About the Area
Why National Forests?
- National Forests in the Southern Region are managed to strike a balance between protecting wild places for recreation and wildlife habitat, while also providing for resource development.
- National Forests in the South are a popular recreation destination! With nearly 1,700 developed recreation sites and 11,262 miles of trails, Southern National Forests see nearly 24 million visits a year.
- National Forests in the South provide for clean air and water; provide valuable habitat for a wide variety of plants and animals; and supply abundant water for homes and industry.
- Southern Forests are highly productive with favorable climate conditions and plentiful rainfall. As a result, Southern Forests are a valuable source for wood and wood products.
Caring for the Land and Serving People
The Southern Region is a dynamic collection of lands, cared for by people as a legacy for future generations. We believe that benefits to people flow from healthy land, that healthy land is conserved through wise management, and that management is most effective when shared.
Of the 244 million acres of forests in the Southern Region, 211 million acres are privately owned. The Forest Service manages more than 13 million acres while other public landowners manage about 20 million acres.
Managing forests in the South takes an all-lands approach, sharing stewardship across broad landscapes, to meet the Forest Service goals of conserving and sustaining the nation’s forests and grasslands for multiple uses.
In the Southern Region, shared stewardship and strong coalitions between private and public stakeholders are helping us achieve land management goals while meeting local and rural community needs, and providing a continuing source of local income and employment for rural communities.
Keeping Forests is a 13-state southern forest conservation initiative. The group is supported by a diverse coalition of both private and public stakeholders ranging from human health professionals to traditional forest products manufacturers and conservationists.
America's Longleaf Restoration Initiative
The America's Longleaf Restoration Initiative is a collaborative effort of multiple public and private sector partners that actively supports range-wide efforts to restore and conserve longleaf pine ecosystems.
Shortleaf Pine Initiative
Launched in the spring of 2013, the Shortleaf Pine Initiative is a collaborative, strategic and energetic response to the dramatic decline of shortleaf pine forests and associated habitats that once covered a vast area from eastern Texas to Florida and up the eastern seaboard to New Jersey.
Southern Regional Leadership Team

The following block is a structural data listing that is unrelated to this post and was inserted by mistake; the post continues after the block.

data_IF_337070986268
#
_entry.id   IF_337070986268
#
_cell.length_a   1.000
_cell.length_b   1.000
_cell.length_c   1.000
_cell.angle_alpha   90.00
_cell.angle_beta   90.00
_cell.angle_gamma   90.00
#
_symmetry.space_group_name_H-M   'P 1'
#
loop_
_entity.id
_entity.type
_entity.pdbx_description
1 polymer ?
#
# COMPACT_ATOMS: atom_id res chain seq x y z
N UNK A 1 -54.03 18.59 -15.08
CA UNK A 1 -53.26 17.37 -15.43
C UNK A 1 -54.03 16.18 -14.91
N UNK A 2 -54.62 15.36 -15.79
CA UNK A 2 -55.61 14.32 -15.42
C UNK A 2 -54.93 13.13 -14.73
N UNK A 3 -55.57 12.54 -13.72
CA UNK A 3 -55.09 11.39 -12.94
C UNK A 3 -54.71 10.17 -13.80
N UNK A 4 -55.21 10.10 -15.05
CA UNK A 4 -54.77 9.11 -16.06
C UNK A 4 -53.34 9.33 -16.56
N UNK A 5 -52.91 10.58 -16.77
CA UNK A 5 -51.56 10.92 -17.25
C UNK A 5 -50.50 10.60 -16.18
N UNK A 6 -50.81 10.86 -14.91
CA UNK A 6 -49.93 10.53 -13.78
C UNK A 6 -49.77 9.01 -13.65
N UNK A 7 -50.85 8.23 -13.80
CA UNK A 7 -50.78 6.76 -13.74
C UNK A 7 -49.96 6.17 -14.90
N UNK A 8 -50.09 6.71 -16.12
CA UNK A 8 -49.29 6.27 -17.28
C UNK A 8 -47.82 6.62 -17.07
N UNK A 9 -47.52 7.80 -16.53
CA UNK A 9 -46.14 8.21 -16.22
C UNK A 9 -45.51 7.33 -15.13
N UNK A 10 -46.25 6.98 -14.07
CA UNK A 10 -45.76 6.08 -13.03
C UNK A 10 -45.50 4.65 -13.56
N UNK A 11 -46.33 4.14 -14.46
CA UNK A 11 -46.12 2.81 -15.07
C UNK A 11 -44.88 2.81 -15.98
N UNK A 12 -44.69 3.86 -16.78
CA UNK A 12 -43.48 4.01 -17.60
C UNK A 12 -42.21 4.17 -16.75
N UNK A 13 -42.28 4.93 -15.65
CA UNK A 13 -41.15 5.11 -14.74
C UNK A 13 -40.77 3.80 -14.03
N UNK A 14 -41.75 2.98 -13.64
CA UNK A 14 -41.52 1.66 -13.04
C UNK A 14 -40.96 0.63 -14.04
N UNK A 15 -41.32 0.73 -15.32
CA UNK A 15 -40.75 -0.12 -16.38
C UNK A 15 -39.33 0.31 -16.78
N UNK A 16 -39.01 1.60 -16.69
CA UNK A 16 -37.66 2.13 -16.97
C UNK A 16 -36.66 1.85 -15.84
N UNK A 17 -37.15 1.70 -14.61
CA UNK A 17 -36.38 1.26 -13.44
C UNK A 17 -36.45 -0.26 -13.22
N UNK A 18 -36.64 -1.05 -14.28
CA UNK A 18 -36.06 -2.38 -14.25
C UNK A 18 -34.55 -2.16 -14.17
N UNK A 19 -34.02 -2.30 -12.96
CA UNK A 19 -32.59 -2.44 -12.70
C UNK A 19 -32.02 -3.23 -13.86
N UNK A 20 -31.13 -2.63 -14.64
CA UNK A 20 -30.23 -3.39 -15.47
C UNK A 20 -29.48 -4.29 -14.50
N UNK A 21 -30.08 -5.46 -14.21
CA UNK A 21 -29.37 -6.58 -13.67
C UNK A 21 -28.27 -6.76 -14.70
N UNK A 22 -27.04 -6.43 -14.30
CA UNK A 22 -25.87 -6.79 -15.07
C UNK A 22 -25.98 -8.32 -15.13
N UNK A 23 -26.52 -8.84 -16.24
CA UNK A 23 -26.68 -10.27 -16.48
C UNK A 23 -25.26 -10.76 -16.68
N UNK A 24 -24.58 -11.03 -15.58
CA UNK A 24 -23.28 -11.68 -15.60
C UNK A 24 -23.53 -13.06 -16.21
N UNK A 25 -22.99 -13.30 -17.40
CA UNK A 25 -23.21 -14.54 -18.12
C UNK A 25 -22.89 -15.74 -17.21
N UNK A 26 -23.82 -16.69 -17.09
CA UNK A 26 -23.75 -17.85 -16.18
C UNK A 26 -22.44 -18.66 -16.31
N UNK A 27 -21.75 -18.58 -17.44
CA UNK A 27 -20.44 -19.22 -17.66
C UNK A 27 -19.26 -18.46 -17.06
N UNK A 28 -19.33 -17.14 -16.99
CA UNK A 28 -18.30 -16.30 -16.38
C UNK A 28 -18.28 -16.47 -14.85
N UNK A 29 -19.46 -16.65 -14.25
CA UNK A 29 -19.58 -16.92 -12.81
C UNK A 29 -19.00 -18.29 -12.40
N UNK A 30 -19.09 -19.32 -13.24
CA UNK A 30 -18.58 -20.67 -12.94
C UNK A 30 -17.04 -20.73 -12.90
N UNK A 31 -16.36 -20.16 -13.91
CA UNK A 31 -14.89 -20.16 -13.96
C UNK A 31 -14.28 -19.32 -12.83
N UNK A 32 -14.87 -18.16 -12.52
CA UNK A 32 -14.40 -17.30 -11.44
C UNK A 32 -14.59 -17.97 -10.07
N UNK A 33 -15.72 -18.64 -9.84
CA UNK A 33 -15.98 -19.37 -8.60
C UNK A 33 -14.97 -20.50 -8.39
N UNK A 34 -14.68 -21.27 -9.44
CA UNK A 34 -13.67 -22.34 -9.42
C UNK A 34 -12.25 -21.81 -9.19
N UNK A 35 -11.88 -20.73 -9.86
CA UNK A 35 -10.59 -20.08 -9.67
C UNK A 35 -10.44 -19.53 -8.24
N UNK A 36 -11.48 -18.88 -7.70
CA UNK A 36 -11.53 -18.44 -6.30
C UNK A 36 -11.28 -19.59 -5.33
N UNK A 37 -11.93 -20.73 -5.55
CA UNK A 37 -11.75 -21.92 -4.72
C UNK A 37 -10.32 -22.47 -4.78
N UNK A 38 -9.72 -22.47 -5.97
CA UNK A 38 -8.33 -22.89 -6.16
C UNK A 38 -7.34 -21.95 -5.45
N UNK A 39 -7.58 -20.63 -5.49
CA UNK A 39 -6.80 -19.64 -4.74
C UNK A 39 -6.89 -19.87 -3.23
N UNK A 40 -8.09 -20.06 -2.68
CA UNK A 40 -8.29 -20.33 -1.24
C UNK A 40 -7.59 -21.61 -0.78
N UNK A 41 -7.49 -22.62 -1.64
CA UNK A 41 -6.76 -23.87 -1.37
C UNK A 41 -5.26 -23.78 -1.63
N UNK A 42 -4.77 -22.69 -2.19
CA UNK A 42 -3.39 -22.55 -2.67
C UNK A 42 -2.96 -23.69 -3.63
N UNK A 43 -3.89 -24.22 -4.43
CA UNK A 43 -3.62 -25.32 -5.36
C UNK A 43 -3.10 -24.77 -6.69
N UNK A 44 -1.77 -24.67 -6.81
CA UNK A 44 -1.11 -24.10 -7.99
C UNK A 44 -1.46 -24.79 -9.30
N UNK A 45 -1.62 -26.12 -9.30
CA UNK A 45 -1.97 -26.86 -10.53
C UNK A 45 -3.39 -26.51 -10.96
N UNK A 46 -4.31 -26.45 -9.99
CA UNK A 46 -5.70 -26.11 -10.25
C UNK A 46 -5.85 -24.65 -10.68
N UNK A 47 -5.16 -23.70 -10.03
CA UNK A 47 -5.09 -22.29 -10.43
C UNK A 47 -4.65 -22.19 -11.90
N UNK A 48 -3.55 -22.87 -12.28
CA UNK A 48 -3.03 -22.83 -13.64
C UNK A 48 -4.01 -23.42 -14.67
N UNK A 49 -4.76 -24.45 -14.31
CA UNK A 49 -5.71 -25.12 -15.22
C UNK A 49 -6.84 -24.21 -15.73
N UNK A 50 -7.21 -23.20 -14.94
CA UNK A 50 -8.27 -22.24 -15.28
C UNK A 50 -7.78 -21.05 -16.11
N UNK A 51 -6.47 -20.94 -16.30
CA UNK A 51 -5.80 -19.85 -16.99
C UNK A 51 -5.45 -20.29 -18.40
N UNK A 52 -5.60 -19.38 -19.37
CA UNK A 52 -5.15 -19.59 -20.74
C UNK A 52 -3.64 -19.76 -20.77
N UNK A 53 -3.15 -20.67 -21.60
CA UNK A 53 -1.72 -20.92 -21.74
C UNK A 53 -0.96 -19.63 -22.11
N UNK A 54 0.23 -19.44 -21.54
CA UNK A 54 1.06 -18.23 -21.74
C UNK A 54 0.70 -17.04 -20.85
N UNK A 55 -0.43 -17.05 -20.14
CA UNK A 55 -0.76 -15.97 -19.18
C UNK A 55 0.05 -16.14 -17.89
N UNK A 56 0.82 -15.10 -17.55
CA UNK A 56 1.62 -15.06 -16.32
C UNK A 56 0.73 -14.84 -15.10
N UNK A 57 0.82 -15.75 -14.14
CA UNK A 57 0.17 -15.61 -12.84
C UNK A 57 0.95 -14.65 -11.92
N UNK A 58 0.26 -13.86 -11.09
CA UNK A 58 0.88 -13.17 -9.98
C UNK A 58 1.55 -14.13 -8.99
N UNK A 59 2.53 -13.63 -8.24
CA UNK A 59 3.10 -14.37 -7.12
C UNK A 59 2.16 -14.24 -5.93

Regional Forester: Ken Arney
Ken Arney is the Regional Forester for the Southern Region of the USDA Forest Service. As Regional Forester, he oversees National Forest System lands that encompass 13.3 million acres across the 13 southern states and Puerto Rico. Ken joined the Forest Service in 2001 as the Southern Region’s Deputy Regional Forester for State and Private Forestry. During his tenure with the Southern Region, he has advanced many public and private partnerships to tackle forestry challenges facing the southeast region. He helped establish America’s Longleaf Pine Restoration Initiative and organized the Keeping Forests as Forests partnership with the U.S. Endowment for Forests and Communities. Prior to joining the Forest Service, Ken served more than 20 years with the Tennessee Wildlife Resources Agency and then served as the Tennessee State Forester from 1994 until 2001. A native of Livingston, Tenn., Ken is a graduate of the University of Tennessee with a Bachelor of Science in Forestry. He is a member of the Society of American Foresters, past chairman of the Southern Group of State Foresters and former president of Brentwood/Nashville Rotary Club.
Deputy Regional Forester for Natural Resources: Rick Lint
Rick Lint is the Deputy Regional Forester for Natural Resources in the Southern Region of the US Forest Service. The Deputy Regional Forester for Natural Resources is responsible for the Biological and Physical Resources; Forest Management; Resource Information Management; Planning; and Office of Communication units.
Deputy Regional Forester for State & Private Forestry: Ed Hunter
Ed Hunter is the Deputy Regional Forester for State and Private Forestry. The Deputy Regional Forester for State & Private Forestry, is responsible for the Fire and Aviation, Forest Health, and Cooperative Forestry units.
Deputy Regional Forester for Operations: Sherry Reaves
Sherry Reaves is the Deputy Regional Forester for Operations. The Deputy Regional Forester for Operations, is responsible for the Budget and Financial Management; Engineering; Recreation, Heritage, Wilderness and Volunteer Services; Operations Administrative Support; Acquisitions Management; and Safety and Health units.